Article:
Dominguez-Escalante Expedition

Father Silvestre Velez de Escalante

There are many locations on the Colorado Plateau bearing the name "Escalante" -- the Escalante Ruins of western Colorado, the town of Escalante, Utah, the Escalante River which runs through the town and the newly created Grand Staircase-Escalante National Monument.

All are named after Father Silvestre Velez de Escalante, a Spanish Franciscan missionary-explorer, who in 1776-77 along with his superior Francisco Domínguez, set out on an expedition seeking a northern route to Monterey in California from Santa Fe (now in New Mexico). Father Escalante chronicled this first European exploration across the Great Basin desert.

At the time, the New World Empire of Spain stretched from Panama, north through Mexico, and across the American Southwest to the California coast. But little was known about the immense country -­ much of it deserts -- between California and Santa Fe, primarily because the treacherous Colorado River northwest of the Capital.



The government of New Mexico, as well as the church, sought to establish overland routes through the deserts to the California coast. These routes would tie the north and western parts of Spain's Empire frontiers together, and bring hostile Indians under control.

In 1775, Juan Bautista de Anza led an expedition from northern Mexico across the Sonoran Desert, and eventually discovered a southern overland route to Monterey on the California coast. That same year, New Mexico's Spanish Governor Mendinuetta asked Father Escalante to furnish a report on a possible northern route to Monterey, across the Great Basin Desert.

Escalante's plan, which Governor Mendinuetta approved, called for an expedition of 14 men to travel north until they were above the Grand Canyon, unfriendly Indians and the deadly deserts they knew to lie due west, then in as straight a course as possible to head west for California.

On July 29, 1776, this expedition left Santa Fe to great fanfare and fervent prayers by Escalante. The 14 men knew little of the country they were entering. Traveling northwest, they made their way into what is now western Colorado. On August 13 the party reached and named the winding Dolores River, where they camped and explored the nearby area.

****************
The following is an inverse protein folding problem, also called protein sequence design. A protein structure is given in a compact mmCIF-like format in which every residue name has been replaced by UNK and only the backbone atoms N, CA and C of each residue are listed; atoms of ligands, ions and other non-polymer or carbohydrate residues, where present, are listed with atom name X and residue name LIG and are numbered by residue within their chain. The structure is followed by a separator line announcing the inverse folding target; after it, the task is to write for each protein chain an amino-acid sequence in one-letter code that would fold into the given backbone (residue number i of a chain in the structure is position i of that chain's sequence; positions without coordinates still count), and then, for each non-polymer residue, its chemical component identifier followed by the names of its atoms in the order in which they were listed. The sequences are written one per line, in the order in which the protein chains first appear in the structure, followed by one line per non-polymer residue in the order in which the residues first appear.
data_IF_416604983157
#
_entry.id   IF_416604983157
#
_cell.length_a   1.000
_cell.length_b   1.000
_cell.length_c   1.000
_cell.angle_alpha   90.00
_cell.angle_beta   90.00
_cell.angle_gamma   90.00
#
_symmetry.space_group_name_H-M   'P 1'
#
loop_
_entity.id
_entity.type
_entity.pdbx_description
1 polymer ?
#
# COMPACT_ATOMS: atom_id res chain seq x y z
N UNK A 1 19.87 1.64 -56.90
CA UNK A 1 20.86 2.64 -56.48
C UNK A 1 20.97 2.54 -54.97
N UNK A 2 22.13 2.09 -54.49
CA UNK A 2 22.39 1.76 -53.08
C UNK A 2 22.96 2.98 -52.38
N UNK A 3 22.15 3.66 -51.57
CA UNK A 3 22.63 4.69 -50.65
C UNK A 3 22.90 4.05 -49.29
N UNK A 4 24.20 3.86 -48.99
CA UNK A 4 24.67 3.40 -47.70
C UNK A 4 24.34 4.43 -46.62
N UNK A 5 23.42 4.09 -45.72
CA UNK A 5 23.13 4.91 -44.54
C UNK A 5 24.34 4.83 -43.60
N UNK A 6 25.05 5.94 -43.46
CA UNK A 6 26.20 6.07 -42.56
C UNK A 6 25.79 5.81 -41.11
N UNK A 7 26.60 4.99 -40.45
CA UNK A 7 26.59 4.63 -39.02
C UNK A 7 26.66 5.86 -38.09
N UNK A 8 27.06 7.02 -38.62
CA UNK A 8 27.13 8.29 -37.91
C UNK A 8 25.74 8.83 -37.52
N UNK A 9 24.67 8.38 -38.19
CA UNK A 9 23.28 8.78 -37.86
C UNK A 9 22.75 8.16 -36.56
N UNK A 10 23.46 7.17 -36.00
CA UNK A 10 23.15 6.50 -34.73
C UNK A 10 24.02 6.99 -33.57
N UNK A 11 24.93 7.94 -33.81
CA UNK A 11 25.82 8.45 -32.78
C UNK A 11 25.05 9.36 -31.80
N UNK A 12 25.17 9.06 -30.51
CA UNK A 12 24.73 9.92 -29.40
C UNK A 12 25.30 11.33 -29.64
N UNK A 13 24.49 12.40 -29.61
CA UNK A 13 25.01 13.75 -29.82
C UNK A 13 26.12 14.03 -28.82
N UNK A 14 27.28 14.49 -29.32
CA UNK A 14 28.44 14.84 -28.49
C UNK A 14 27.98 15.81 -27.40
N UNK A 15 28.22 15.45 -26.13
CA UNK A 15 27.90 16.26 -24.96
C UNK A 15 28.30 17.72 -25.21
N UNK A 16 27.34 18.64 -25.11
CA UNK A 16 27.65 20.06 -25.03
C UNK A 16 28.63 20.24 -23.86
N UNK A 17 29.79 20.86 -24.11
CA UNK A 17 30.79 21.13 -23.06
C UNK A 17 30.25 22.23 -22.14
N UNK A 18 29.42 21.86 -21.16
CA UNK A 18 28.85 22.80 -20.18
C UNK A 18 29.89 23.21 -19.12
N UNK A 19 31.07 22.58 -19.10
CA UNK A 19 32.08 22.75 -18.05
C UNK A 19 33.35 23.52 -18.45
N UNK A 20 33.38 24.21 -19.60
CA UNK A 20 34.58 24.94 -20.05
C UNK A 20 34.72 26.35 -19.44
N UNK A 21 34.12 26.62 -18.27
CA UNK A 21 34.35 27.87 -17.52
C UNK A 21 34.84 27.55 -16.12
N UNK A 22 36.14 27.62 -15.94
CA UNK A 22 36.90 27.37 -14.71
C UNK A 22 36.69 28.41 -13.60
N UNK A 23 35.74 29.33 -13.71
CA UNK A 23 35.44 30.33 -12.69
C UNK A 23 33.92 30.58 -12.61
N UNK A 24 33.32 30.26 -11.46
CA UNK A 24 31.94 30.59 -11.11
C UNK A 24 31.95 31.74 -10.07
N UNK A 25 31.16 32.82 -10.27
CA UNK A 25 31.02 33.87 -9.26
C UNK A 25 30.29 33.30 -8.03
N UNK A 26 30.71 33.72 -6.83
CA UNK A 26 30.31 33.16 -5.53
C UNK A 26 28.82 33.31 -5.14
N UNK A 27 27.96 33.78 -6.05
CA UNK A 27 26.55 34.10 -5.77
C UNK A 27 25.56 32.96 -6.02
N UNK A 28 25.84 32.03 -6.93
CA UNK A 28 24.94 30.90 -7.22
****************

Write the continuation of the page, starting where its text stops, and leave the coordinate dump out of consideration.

Above their camp, Fathers Escalante and Dominguez found the ancient ruins of a small Indian village, which Escalante noted in his journal -- the first written record of a prehistoric Anasazi site in Colorado. This site is now called Escalante Ruin, and a second site discovered nearby in modern times is called Dominguez Ruin.

The party moved north through western Colorado, until they became lost and would have perished from thirst had they not met a Ute Indian, who guided them to the Uncompahgre River, where his band was camped. Here Dominguez and Escalante acquired the services of two northern Utes who took them still further north to where Rangely, Colorado, now stands. Here the expedition turned west toward "Utah Lake."

After having traveled across eastern Utah, the explorers found a sign of hope when they encountered a lone bison. They rested a full day while jerking the meat. With a fresh supply of meat, they faced the difficult ford of the Green River. Here, at the northernmost extent of their journey they were in constant fear of raiding Shoshone Indians.

Days later when the 14 men entered "Utah Valley" near the present city of Provo, Utah, they saw dozens of friendly Ute villages dotting the shore of a huge lake. They turned south along what is now roughly Interstate 15,. meeting several groups of Ute Indians, but these shy people fled from the Spaniards and gave them no help finding a route to California.


Finally, just north of Cedar City, Utah, the expedition determined that moving straight west would bring them directly to Monterey. But now snowstorms and freezing temperatures began to dampen the spirits of the explorers to the point of despair. So far, the hardships of exploring a strange land had been overwhelming. They nearly died of thirst in blistering heat and lived under the constant threat of attack by unknown Indians. When the cattle they'd brought had all been consumed, they were forced to eat their mules.

So on October 4, 1776, when they stopped near Cedar City and were staggered by a blizzard, Escalante and Dominguez, concerned with a lack of supplies and the approach of Winter, decided to turn back to Santa Fe. Dissension over this decision led the Fathers to put the matter in the hands of the Almighty and cast lots, which confirmed their decision.

So the Expedition continued southward instead of heading west. Before they crossed the Virgin River near present-day Toquerville, Utah, they discovered fields of corn and signs of irrigation, but no farmers. These Paiutes were the only Indians noted by the explorers who had progressed beyond seed gathering and small game hunting.